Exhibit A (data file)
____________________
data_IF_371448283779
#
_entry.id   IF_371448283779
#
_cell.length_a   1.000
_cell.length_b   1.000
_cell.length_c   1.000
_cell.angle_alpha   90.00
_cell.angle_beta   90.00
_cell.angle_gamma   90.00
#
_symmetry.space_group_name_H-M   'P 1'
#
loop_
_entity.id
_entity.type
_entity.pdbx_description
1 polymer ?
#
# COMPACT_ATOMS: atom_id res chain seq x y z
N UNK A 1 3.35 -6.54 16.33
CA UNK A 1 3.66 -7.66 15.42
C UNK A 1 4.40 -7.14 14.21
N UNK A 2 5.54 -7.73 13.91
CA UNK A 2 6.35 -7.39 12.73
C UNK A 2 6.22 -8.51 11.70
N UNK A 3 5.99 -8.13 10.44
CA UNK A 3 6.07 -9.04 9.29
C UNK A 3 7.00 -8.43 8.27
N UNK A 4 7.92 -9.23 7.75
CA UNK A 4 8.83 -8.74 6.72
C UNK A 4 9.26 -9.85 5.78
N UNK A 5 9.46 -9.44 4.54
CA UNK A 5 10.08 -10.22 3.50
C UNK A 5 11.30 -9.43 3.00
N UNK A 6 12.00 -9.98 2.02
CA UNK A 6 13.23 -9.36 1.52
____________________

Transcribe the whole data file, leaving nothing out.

data_IF_371448283779
#
_entry.id   IF_371448283779
#
_cell.length_a   1.000
_cell.length_b   1.000
_cell.length_c   1.000
_cell.angle_alpha   90.00
_cell.angle_beta   90.00
_cell.angle_gamma   90.00
#
_symmetry.space_group_name_H-M   'P 1'
#
loop_
_entity.id
_entity.type
_entity.pdbx_description
1 polymer ?
#
# COMPACT_ATOMS: atom_id res chain seq x y z
N UNK A 1 3.35 -6.54 16.33
CA UNK A 1 3.66 -7.66 15.42
C UNK A 1 4.40 -7.14 14.21
N UNK A 2 5.54 -7.73 13.91
CA UNK A 2 6.35 -7.39 12.73
C UNK A 2 6.22 -8.51 11.70
N UNK A 3 5.99 -8.13 10.44
CA UNK A 3 6.07 -9.04 9.29
C UNK A 3 7.00 -8.43 8.27
N UNK A 4 7.92 -9.23 7.75
CA UNK A 4 8.83 -8.74 6.72
C UNK A 4 9.26 -9.85 5.78
N UNK A 5 9.46 -9.44 4.54
CA UNK A 5 10.08 -10.22 3.50
C UNK A 5 11.30 -9.43 3.00
N UNK A 6 12.00 -9.98 2.02
CA UNK A 6 13.23 -9.36 1.52